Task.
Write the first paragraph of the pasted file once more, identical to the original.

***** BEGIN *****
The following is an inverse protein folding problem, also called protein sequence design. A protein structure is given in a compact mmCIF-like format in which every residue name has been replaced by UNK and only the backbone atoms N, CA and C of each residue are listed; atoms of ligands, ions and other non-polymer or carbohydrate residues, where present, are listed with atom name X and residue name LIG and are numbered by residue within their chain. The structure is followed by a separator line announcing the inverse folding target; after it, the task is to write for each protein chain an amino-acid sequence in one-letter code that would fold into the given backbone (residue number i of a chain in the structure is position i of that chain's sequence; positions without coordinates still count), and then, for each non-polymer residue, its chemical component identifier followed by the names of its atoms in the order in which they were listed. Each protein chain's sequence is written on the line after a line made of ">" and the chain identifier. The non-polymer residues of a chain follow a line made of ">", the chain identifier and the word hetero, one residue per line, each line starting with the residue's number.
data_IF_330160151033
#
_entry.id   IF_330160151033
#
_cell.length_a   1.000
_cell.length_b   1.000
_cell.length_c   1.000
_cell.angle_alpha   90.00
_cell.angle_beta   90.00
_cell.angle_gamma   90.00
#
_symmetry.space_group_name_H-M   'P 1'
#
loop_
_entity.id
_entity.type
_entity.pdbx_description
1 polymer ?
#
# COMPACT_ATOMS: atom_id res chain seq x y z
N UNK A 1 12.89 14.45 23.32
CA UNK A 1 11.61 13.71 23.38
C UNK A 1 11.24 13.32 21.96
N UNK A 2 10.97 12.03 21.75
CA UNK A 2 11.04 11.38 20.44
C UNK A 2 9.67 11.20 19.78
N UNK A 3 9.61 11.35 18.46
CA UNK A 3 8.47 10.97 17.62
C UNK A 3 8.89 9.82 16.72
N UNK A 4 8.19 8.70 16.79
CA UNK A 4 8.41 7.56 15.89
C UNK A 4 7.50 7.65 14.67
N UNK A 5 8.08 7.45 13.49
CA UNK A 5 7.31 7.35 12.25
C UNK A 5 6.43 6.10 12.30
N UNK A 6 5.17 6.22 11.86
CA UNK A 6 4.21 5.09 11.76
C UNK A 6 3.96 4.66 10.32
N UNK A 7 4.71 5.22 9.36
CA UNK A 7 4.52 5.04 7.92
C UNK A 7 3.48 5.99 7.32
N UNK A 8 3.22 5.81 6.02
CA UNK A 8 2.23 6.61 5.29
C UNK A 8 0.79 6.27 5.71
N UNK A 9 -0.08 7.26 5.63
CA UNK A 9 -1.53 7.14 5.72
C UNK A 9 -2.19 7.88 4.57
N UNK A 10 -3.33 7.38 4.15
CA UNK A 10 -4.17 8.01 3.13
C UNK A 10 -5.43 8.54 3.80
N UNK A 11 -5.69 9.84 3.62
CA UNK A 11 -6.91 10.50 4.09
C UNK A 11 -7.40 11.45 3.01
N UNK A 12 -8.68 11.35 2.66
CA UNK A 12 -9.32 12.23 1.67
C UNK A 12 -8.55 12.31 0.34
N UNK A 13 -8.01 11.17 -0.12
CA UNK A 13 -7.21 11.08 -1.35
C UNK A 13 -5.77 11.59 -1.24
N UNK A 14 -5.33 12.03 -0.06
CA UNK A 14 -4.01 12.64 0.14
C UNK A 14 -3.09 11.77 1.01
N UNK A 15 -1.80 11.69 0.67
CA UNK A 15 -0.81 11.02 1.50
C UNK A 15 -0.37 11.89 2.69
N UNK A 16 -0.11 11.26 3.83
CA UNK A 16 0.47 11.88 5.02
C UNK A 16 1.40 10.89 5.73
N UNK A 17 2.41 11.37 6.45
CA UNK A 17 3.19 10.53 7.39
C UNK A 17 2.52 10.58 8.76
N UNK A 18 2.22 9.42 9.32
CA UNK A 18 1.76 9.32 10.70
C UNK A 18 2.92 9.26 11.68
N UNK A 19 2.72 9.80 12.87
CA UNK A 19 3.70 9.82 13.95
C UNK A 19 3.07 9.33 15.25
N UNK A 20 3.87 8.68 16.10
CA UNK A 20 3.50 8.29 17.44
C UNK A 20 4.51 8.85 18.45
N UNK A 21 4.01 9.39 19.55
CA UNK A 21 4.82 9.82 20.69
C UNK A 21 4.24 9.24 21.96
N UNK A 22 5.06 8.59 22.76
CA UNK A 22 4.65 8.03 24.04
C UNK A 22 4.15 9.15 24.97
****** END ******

The following is an inverse protein folding problem, also called protein sequence design. A protein structure is given in a compact mmCIF-like format in which every residue name has been replaced by UNK and only the backbone atoms N, CA and C of each residue are listed; atoms of ligands, ions and other non-polymer or carbohydrate residues, where present, are listed with atom name X and residue name LIG and are numbered by residue within their chain. The structure is followed by a separator line announcing the inverse folding target; after it, the task is to write for each protein chain an amino-acid sequence in one-letter code that would fold into the given backbone (residue number i of a chain in the structure is position i of that chain's sequence; positions without coordinates still count), and then, for each non-polymer residue, its chemical component identifier followed by the names of its atoms in the order in which they were listed. Each protein chain's sequence is written on the line after a line made of ">" and the chain identifier. The non-polymer residues of a chain follow a line made of ">", the chain identifier and the word hetero, one residue per line, each line starting with the residue's number.